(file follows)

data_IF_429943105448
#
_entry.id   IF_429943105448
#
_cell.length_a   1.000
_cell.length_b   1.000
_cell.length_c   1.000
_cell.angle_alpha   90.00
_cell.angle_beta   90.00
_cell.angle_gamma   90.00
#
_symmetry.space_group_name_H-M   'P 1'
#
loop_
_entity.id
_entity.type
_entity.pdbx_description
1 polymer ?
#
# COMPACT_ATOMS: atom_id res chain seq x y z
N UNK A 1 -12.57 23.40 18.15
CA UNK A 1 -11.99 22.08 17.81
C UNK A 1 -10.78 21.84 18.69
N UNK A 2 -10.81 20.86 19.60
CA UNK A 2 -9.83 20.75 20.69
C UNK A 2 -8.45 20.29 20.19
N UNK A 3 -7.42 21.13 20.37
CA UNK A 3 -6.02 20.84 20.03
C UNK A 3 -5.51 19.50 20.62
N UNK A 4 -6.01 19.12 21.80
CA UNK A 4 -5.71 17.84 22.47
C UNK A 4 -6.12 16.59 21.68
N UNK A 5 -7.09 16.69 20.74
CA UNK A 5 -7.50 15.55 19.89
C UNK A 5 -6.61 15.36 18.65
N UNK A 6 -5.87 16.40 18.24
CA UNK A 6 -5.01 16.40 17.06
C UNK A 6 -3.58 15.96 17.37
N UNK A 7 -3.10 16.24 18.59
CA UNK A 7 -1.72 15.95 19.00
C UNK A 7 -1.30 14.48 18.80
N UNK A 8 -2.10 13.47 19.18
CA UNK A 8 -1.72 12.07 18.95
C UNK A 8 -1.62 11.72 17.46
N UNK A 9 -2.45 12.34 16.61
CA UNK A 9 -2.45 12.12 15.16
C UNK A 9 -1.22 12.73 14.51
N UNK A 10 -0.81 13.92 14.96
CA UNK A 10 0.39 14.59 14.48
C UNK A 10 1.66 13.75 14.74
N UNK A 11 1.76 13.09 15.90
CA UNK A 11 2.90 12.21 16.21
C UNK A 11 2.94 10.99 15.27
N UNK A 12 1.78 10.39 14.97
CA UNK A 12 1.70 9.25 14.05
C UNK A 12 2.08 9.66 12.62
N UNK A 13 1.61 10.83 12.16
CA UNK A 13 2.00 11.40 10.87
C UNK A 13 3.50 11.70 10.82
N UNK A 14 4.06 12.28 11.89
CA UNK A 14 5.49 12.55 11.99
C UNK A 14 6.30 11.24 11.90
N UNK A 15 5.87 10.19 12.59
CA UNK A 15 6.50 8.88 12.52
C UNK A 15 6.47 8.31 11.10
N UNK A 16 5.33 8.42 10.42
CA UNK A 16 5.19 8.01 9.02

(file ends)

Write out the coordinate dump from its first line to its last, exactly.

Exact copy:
data_IF_429943105448
#
_entry.id   IF_429943105448
#
_cell.length_a   1.000
_cell.length_b   1.000
_cell.length_c   1.000
_cell.angle_alpha   90.00
_cell.angle_beta   90.00
_cell.angle_gamma   90.00
#
_symmetry.space_group_name_H-M   'P 1'
#
loop_
_entity.id
_entity.type
_entity.pdbx_description
1 polymer ?
#
# COMPACT_ATOMS: atom_id res chain seq x y z
N UNK A 1 -12.57 23.40 18.15
CA UNK A 1 -11.99 22.08 17.81
C UNK A 1 -10.78 21.84 18.69
N UNK A 2 -10.81 20.86 19.60
CA UNK A 2 -9.83 20.75 20.69
C UNK A 2 -8.45 20.29 20.19
N UNK A 3 -7.42 21.13 20.37
CA UNK A 3 -6.02 20.84 20.03
C UNK A 3 -5.51 19.50 20.62
N UNK A 4 -6.01 19.12 21.80
CA UNK A 4 -5.71 17.84 22.47
C UNK A 4 -6.12 16.59 21.68
N UNK A 5 -7.09 16.69 20.74
CA UNK A 5 -7.50 15.55 19.89
C UNK A 5 -6.61 15.36 18.65
N UNK A 6 -5.87 16.40 18.24
CA UNK A 6 -5.01 16.40 17.06
C UNK A 6 -3.58 15.96 17.37
N UNK A 7 -3.10 16.24 18.59
CA UNK A 7 -1.72 15.95 19.00
C UNK A 7 -1.30 14.48 18.80
N UNK A 8 -2.10 13.47 19.18
CA UNK A 8 -1.72 12.07 18.95
C UNK A 8 -1.62 11.72 17.46
N UNK A 9 -2.45 12.34 16.61
CA UNK A 9 -2.45 12.12 15.16
C UNK A 9 -1.22 12.73 14.51
N UNK A 10 -0.81 13.92 14.96
CA UNK A 10 0.39 14.59 14.48
C UNK A 10 1.66 13.75 14.74
N UNK A 11 1.76 13.09 15.90
CA UNK A 11 2.90 12.21 16.21
C UNK A 11 2.94 10.99 15.27
N UNK A 12 1.78 10.39 14.97
CA UNK A 12 1.70 9.25 14.05
C UNK A 12 2.08 9.66 12.62
N UNK A 13 1.61 10.83 12.16
CA UNK A 13 2.00 11.40 10.87
C UNK A 13 3.50 11.70 10.82
N UNK A 14 4.06 12.28 11.89
CA UNK A 14 5.49 12.55 11.99
C UNK A 14 6.30 11.24 11.90
N UNK A 15 5.87 10.19 12.59
CA UNK A 15 6.50 8.88 12.52
C UNK A 15 6.47 8.31 11.10
N UNK A 16 5.33 8.42 10.42
CA UNK A 16 5.19 8.01 9.02